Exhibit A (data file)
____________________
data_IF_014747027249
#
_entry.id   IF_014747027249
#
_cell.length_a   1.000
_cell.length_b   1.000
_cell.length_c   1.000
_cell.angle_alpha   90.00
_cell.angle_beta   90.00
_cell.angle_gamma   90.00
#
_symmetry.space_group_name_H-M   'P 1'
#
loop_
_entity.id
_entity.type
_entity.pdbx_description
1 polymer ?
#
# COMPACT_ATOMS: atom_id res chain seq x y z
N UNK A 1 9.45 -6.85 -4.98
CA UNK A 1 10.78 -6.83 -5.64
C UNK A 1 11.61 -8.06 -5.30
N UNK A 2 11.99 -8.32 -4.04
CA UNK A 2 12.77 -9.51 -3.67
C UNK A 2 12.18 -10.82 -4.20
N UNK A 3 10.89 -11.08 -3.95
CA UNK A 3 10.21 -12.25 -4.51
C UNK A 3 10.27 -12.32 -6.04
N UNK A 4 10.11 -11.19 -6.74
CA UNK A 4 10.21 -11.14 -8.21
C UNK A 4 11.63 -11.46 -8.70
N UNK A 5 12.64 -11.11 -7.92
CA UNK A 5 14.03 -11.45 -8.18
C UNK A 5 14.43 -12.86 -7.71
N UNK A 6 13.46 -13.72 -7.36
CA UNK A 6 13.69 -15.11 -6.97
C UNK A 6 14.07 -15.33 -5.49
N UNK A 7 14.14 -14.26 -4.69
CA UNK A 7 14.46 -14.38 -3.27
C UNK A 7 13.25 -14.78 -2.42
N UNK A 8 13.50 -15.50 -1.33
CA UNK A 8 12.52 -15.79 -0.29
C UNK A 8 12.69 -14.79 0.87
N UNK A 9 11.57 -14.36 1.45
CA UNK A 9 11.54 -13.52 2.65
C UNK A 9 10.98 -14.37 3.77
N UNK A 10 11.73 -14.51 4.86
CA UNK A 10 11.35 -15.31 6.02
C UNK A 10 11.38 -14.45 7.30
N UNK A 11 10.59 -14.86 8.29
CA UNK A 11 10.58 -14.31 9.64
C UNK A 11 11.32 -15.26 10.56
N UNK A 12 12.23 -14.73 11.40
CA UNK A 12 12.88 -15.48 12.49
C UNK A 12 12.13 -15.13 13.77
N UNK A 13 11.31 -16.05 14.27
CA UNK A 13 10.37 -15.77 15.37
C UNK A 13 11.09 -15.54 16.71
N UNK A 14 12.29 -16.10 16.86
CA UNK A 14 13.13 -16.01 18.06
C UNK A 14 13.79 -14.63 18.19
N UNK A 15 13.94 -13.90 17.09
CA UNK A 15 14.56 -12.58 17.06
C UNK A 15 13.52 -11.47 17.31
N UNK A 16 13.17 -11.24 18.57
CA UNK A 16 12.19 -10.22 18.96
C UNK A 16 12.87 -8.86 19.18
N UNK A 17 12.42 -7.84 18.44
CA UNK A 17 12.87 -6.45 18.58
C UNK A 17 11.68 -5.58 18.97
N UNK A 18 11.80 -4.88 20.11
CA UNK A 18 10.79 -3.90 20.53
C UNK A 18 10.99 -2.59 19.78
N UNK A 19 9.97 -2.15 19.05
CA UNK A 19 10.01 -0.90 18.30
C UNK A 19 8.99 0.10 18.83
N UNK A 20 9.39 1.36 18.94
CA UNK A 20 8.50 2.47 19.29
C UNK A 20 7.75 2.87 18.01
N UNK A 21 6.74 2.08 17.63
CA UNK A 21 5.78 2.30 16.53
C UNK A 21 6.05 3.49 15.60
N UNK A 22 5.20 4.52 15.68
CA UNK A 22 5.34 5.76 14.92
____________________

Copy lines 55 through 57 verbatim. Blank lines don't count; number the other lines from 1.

CA UNK A 12 12.88 -15.48 12.49
C UNK A 12 12.13 -15.13 13.77
N UNK A 13 11.31 -16.05 14.27